Dr. Kohrt was appointed assistant professor in the Duke Global Health Institute and the Department of Psychiatry and Behavioral Sciences July 1, 2013 to expand on our existing expertise in global mental health. Dr. Kohrt conducts global mental health research focusing on populations affected by war-related trauma and chronic stressors of poverty, discrimination, and lack of access to healthcare and education. He has worked in Nepal for 16 years using a biocultural developmental perspective integrating epidemiology, cultural anthropology, ethnopsychology, and neuroendocrinology. Since 2000, he has conducted a prospective study of adults in rural Nepal examining the effects of political trauma, ethnic discrimination, gender-based violence, and poverty on mental health. With Transcultural Psychosocial Organization (TPO) Nepal, he designed and evaluated psychosocial reintegration packages for child soldiers in Nepal. He currently works with The Carter Center Mental Health Liberia Program developing anti-stigma campaigns and family psychoeducation programs. He co-founded the Atlanta Asylum Network for Torture Survivors, for which he was recognized by Physicians for Human Rights with the Navin Narayan Health and Human Rights Leadership Award. In 2009, he started a mental health clinic for Bhutanese refugees.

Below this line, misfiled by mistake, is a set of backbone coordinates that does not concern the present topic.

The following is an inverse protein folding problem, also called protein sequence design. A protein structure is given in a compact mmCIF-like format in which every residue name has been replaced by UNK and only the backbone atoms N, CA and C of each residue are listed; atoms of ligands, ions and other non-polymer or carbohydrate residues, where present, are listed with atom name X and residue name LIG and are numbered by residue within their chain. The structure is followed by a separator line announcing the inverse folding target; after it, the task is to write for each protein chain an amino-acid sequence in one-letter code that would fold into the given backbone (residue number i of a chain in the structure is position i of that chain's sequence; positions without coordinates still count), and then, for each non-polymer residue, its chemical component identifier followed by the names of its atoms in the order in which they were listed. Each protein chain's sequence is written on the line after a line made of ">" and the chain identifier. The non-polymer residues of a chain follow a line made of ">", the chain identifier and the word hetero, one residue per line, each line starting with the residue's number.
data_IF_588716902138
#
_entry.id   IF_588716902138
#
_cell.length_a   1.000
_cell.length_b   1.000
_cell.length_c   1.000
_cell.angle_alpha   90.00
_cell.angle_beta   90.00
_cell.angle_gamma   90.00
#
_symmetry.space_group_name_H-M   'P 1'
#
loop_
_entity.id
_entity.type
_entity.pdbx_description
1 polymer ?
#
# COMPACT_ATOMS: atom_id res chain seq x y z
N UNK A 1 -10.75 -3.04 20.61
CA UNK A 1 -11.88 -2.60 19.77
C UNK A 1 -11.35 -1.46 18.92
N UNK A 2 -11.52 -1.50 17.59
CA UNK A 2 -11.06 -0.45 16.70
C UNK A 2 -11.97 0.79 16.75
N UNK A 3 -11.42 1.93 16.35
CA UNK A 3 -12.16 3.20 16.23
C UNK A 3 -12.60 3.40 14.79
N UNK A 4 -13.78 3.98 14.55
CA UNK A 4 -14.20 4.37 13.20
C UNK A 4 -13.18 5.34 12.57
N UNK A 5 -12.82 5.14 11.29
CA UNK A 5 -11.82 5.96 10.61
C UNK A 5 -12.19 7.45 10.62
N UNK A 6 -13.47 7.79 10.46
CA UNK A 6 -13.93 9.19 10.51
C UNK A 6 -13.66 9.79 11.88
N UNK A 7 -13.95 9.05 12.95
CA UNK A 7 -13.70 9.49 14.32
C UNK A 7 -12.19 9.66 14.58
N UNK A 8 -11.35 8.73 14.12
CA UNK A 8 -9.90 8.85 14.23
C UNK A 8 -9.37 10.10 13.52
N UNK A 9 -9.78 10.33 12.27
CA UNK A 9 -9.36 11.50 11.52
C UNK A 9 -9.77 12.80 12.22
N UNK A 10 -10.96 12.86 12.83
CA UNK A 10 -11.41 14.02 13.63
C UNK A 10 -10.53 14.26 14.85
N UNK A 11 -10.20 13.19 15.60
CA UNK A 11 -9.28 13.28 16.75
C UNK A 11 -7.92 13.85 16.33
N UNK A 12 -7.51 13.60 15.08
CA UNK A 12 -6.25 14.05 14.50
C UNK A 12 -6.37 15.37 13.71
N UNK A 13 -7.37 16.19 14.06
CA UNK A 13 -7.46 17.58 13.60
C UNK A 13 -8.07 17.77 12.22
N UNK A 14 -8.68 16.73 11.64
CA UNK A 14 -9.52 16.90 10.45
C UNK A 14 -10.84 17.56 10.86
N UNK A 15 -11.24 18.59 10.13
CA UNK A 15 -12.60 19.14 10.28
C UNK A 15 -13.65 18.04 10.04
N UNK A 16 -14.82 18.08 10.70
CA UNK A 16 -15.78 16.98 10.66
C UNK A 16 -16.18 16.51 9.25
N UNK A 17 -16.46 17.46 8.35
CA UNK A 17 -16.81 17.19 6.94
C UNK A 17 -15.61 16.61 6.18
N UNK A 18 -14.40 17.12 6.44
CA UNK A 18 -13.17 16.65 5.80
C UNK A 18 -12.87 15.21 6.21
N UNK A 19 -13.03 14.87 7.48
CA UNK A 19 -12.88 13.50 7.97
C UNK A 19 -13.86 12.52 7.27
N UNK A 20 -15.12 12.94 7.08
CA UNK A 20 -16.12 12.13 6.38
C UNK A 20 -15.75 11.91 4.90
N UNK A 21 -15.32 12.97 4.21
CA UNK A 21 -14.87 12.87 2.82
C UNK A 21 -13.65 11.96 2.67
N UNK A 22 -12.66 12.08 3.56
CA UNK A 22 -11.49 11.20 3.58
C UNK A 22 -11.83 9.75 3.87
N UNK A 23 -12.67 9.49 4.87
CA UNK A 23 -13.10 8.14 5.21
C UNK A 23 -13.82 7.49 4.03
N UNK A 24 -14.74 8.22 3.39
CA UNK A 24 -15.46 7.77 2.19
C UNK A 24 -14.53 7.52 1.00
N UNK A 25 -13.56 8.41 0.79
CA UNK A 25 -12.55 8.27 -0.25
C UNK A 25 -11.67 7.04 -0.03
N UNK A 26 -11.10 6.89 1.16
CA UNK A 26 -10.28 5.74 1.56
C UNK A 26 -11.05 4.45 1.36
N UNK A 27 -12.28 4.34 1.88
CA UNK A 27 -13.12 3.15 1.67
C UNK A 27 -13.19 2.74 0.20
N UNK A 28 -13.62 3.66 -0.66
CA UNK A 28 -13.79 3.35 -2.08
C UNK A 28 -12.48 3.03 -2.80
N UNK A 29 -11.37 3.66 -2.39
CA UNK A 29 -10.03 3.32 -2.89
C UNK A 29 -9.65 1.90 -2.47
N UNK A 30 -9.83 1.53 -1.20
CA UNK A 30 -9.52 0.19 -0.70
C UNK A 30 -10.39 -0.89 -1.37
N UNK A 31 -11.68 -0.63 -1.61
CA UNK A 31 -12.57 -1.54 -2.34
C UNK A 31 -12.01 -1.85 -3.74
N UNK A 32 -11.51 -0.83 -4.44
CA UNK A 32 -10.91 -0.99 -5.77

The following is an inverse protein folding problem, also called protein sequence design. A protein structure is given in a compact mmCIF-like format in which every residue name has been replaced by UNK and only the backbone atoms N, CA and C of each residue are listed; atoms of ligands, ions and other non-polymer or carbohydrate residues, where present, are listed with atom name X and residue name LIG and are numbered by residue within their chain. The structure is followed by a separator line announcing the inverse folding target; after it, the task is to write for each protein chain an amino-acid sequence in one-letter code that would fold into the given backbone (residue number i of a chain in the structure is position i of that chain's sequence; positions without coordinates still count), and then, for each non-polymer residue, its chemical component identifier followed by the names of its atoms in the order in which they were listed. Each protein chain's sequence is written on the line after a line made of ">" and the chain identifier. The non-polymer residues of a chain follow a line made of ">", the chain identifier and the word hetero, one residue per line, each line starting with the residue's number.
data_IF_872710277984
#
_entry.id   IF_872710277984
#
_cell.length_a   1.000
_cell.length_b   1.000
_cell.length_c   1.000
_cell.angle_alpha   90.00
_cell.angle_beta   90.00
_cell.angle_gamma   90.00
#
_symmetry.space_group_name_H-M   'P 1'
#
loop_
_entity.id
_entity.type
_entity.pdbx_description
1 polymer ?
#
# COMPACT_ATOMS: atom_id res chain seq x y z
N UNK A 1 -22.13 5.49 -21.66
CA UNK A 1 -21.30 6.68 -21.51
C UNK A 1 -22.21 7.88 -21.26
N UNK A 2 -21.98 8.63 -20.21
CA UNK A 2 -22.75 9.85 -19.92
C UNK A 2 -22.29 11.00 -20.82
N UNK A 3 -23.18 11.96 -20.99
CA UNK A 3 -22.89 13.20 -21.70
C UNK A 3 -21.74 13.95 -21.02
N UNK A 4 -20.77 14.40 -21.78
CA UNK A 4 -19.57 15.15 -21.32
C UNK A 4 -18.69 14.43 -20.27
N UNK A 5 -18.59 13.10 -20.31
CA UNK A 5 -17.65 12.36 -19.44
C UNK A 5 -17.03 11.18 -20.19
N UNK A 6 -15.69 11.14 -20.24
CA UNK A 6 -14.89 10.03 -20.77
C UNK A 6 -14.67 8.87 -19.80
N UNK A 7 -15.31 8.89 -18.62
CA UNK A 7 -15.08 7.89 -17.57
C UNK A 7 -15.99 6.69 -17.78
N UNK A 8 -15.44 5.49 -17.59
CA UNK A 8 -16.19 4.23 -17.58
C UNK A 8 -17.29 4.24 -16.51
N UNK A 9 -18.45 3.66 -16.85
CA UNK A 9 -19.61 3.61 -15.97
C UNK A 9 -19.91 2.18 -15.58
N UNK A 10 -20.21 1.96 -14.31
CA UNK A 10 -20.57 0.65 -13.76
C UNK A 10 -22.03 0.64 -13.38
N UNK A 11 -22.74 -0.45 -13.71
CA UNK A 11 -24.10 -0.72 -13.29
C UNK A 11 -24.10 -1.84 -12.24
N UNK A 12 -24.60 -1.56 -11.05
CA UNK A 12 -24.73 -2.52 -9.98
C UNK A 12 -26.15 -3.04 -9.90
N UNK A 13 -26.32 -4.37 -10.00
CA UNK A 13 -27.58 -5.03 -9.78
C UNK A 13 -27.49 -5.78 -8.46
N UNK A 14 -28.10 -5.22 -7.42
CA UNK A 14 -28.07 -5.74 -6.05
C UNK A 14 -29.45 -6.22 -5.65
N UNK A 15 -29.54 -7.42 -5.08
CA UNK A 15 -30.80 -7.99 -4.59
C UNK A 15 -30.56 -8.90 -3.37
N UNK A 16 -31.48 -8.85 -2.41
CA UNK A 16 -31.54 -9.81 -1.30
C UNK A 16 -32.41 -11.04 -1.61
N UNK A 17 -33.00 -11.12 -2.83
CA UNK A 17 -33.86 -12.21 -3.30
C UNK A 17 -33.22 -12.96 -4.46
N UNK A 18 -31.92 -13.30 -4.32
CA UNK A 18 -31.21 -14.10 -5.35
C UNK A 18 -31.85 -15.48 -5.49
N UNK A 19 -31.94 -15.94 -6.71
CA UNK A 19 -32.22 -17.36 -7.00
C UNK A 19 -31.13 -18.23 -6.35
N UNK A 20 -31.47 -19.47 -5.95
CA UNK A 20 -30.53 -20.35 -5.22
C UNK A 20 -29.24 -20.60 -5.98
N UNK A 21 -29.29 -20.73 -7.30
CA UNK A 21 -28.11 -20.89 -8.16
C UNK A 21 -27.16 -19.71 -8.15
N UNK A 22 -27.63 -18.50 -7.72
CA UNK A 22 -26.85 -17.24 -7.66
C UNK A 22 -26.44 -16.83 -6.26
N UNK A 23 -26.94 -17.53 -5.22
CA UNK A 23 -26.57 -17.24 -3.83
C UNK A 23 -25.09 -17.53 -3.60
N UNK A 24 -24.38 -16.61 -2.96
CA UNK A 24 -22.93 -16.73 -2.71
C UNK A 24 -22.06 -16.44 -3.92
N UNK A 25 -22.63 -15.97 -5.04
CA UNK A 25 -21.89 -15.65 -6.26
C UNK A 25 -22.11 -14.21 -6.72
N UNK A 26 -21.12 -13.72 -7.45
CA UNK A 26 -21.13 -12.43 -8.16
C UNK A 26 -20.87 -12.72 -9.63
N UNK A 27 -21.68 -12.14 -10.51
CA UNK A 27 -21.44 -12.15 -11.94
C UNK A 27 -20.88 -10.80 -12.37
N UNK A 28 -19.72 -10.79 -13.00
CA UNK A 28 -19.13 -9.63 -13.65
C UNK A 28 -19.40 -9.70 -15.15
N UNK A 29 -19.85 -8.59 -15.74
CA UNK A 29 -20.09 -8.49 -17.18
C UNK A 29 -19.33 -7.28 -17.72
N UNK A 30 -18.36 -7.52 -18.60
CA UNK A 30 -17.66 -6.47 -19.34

Joanna “Asia” Maselko, DSc, Assistant Professor
Dr. Maselko is the PI of the Sri Lanka Healthy Minds Study, which examines the relationship between family characteristics, caregiver depression symptoms, and elder health in multi-generational households. This NIH funded study is being conducted in collaboration with the University of Ruhuna in Galle, Sri Lanka. The goal is to better understand successful models of family based care, which is not only very prevalent in lower and middle income countries but is expected to become more prevalent in high income countries like the US as well. Another study based in Karnataka, India, examines the influence of family structure and social support with maternal mental health and child developmental outcomes.